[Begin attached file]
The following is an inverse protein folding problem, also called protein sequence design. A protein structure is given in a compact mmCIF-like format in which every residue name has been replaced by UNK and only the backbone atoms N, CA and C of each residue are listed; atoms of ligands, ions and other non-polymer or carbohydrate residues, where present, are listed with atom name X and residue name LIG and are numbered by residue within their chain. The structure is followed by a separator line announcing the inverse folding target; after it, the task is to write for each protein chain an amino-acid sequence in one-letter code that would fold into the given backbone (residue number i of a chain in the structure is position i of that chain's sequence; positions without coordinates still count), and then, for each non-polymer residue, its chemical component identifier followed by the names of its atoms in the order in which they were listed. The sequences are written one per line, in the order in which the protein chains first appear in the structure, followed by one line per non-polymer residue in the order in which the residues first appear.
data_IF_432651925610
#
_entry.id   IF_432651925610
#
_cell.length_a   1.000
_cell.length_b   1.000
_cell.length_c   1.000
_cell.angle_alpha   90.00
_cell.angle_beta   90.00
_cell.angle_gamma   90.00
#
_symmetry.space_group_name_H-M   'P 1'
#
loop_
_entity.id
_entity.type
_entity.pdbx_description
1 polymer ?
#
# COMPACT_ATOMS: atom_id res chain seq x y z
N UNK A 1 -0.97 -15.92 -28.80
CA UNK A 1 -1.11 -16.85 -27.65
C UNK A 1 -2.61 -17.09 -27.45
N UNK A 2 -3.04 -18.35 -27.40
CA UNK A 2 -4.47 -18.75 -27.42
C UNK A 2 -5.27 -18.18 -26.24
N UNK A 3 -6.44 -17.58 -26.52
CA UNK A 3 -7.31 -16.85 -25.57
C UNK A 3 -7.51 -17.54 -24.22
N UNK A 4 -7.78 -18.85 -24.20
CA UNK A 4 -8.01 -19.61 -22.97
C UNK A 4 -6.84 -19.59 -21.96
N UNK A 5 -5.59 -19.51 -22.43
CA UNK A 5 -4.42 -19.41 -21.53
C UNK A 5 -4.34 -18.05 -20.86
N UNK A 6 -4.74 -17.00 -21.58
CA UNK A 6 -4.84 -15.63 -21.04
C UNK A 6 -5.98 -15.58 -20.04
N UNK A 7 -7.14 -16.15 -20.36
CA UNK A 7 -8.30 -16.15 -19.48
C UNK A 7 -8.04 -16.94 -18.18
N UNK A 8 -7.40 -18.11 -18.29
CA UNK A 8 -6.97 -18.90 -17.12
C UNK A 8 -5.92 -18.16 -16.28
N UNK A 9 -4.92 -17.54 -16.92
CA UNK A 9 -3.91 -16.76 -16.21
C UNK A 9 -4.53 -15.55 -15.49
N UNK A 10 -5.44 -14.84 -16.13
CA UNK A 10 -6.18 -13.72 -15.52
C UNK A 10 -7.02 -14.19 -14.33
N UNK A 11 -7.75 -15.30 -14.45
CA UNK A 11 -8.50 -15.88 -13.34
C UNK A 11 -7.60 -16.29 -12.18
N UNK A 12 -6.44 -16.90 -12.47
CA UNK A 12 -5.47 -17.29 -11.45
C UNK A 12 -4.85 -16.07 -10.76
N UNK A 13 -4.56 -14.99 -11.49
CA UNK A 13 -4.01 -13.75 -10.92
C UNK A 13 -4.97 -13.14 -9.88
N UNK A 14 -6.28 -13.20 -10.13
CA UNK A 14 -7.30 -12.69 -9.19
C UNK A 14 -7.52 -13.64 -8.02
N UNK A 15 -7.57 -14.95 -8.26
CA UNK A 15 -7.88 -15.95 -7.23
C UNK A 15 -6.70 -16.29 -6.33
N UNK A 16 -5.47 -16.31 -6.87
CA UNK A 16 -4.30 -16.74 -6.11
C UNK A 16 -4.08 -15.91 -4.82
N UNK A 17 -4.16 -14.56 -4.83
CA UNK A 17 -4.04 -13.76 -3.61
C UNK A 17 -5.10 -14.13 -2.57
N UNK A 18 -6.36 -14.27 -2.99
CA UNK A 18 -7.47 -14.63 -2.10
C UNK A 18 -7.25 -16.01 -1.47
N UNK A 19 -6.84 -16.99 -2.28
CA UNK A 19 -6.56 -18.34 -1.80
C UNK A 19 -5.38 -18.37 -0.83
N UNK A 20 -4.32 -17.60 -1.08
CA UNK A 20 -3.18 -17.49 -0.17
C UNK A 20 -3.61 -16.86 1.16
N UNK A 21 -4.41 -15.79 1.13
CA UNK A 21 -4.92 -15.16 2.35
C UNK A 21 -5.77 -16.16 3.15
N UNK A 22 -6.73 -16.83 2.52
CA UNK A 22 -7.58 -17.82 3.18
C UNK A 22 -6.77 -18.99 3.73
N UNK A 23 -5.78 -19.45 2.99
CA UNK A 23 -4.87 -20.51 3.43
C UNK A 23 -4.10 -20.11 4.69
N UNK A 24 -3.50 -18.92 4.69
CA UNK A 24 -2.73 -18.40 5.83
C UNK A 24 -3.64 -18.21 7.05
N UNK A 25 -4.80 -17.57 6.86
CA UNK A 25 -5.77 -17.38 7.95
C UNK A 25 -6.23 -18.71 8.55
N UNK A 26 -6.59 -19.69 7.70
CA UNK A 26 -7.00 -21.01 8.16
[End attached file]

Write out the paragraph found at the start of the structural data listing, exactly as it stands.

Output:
The following is an inverse protein folding problem, also called protein sequence design. A protein structure is given in a compact mmCIF-like format in which every residue name has been replaced by UNK and only the backbone atoms N, CA and C of each residue are listed; atoms of ligands, ions and other non-polymer or carbohydrate residues, where present, are listed with atom name X and residue name LIG and are numbered by residue within their chain. The structure is followed by a separator line announcing the inverse folding target; after it, the task is to write for each protein chain an amino-acid sequence in one-letter code that would fold into the given backbone (residue number i of a chain in the structure is position i of that chain's sequence; positions without coordinates still count), and then, for each non-polymer residue, its chemical component identifier followed by the names of its atoms in the order in which they were listed. The sequences are written one per line, in the order in which the protein chains first appear in the structure, followed by one line per non-polymer residue in the order in which the residues first appear.